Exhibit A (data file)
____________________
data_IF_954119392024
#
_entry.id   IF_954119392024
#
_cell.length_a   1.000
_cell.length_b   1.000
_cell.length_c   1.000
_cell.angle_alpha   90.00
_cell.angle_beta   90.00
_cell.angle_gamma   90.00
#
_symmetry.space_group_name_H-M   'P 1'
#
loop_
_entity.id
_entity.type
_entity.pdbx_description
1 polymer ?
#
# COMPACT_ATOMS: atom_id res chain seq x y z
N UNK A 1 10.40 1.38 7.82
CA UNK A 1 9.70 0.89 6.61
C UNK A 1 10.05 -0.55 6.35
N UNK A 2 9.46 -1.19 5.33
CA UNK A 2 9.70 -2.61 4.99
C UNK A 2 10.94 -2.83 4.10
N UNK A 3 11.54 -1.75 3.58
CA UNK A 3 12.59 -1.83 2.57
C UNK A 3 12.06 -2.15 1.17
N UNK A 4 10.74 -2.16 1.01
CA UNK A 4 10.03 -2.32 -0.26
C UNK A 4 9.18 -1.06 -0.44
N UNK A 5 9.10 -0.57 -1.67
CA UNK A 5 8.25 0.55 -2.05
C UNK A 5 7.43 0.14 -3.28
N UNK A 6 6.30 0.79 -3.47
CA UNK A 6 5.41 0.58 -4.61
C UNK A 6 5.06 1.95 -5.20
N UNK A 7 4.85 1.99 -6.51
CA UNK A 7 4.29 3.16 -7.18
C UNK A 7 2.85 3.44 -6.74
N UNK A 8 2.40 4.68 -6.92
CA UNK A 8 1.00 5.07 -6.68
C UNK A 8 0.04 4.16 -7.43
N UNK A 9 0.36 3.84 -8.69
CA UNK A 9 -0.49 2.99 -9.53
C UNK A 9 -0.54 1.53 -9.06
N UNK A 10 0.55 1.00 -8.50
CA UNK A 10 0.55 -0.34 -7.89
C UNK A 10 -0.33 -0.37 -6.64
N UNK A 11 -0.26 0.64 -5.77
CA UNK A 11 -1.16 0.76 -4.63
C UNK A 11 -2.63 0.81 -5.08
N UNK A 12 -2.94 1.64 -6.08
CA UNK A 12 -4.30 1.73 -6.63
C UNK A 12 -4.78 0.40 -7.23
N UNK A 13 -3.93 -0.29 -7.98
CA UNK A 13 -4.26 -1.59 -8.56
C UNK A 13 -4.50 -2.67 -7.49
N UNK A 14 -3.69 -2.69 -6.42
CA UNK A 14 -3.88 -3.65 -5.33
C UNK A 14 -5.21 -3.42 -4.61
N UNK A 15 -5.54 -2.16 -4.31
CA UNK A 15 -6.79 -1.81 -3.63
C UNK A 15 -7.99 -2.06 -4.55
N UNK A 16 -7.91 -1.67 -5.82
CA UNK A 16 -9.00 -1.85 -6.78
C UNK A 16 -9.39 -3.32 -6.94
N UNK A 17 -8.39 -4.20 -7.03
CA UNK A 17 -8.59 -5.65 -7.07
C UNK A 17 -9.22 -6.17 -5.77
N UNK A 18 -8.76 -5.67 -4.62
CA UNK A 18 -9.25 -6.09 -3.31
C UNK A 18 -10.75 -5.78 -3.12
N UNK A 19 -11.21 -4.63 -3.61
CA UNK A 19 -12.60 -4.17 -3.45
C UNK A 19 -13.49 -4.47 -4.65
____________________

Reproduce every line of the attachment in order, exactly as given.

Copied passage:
data_IF_954119392024
#
_entry.id   IF_954119392024
#
_cell.length_a   1.000
_cell.length_b   1.000
_cell.length_c   1.000
_cell.angle_alpha   90.00
_cell.angle_beta   90.00
_cell.angle_gamma   90.00
#
_symmetry.space_group_name_H-M   'P 1'
#
loop_
_entity.id
_entity.type
_entity.pdbx_description
1 polymer ?
#
# COMPACT_ATOMS: atom_id res chain seq x y z
N UNK A 1 10.40 1.38 7.82
CA UNK A 1 9.70 0.89 6.61
C UNK A 1 10.05 -0.55 6.35
N UNK A 2 9.46 -1.19 5.33
CA UNK A 2 9.70 -2.61 4.99
C UNK A 2 10.94 -2.83 4.10
N UNK A 3 11.54 -1.75 3.58
CA UNK A 3 12.59 -1.83 2.57
C UNK A 3 12.06 -2.15 1.17
N UNK A 4 10.74 -2.16 1.01
CA UNK A 4 10.03 -2.32 -0.26
C UNK A 4 9.18 -1.06 -0.44
N UNK A 5 9.10 -0.57 -1.67
CA UNK A 5 8.25 0.55 -2.05
C UNK A 5 7.43 0.14 -3.28
N UNK A 6 6.30 0.79 -3.47
CA UNK A 6 5.41 0.58 -4.61
C UNK A 6 5.06 1.95 -5.20
N UNK A 7 4.85 1.99 -6.51
CA UNK A 7 4.29 3.16 -7.18
C UNK A 7 2.85 3.44 -6.74
N UNK A 8 2.40 4.68 -6.92
CA UNK A 8 1.00 5.07 -6.68
C UNK A 8 0.04 4.16 -7.43
N UNK A 9 0.36 3.84 -8.69
CA UNK A 9 -0.49 2.99 -9.53
C UNK A 9 -0.54 1.53 -9.06
N UNK A 10 0.55 1.00 -8.50
CA UNK A 10 0.55 -0.34 -7.89
C UNK A 10 -0.33 -0.37 -6.64
N UNK A 11 -0.26 0.64 -5.77
CA UNK A 11 -1.16 0.76 -4.63
C UNK A 11 -2.63 0.81 -5.08
N UNK A 12 -2.94 1.64 -6.08
CA UNK A 12 -4.30 1.73 -6.63
C UNK A 12 -4.78 0.40 -7.23
N UNK A 13 -3.93 -0.29 -7.98
CA UNK A 13 -4.26 -1.59 -8.56
C UNK A 13 -4.50 -2.67 -7.49
N UNK A 14 -3.69 -2.69 -6.42
CA UNK A 14 -3.88 -3.65 -5.33
C UNK A 14 -5.21 -3.42 -4.61
N UNK A 15 -5.54 -2.16 -4.31
CA UNK A 15 -6.79 -1.81 -3.63
C UNK A 15 -7.99 -2.06 -4.55
N UNK A 16 -7.91 -1.67 -5.82
CA UNK A 16 -9.00 -1.85 -6.78
C UNK A 16 -9.39 -3.32 -6.94
N UNK A 17 -8.39 -4.20 -7.03
CA UNK A 17 -8.59 -5.65 -7.07
C UNK A 17 -9.22 -6.17 -5.77
N UNK A 18 -8.76 -5.67 -4.62
CA UNK A 18 -9.25 -6.09 -3.31
C UNK A 18 -10.75 -5.78 -3.12
N UNK A 19 -11.21 -4.63 -3.61
CA UNK A 19 -12.60 -4.17 -3.45
C UNK A 19 -13.49 -4.47 -4.65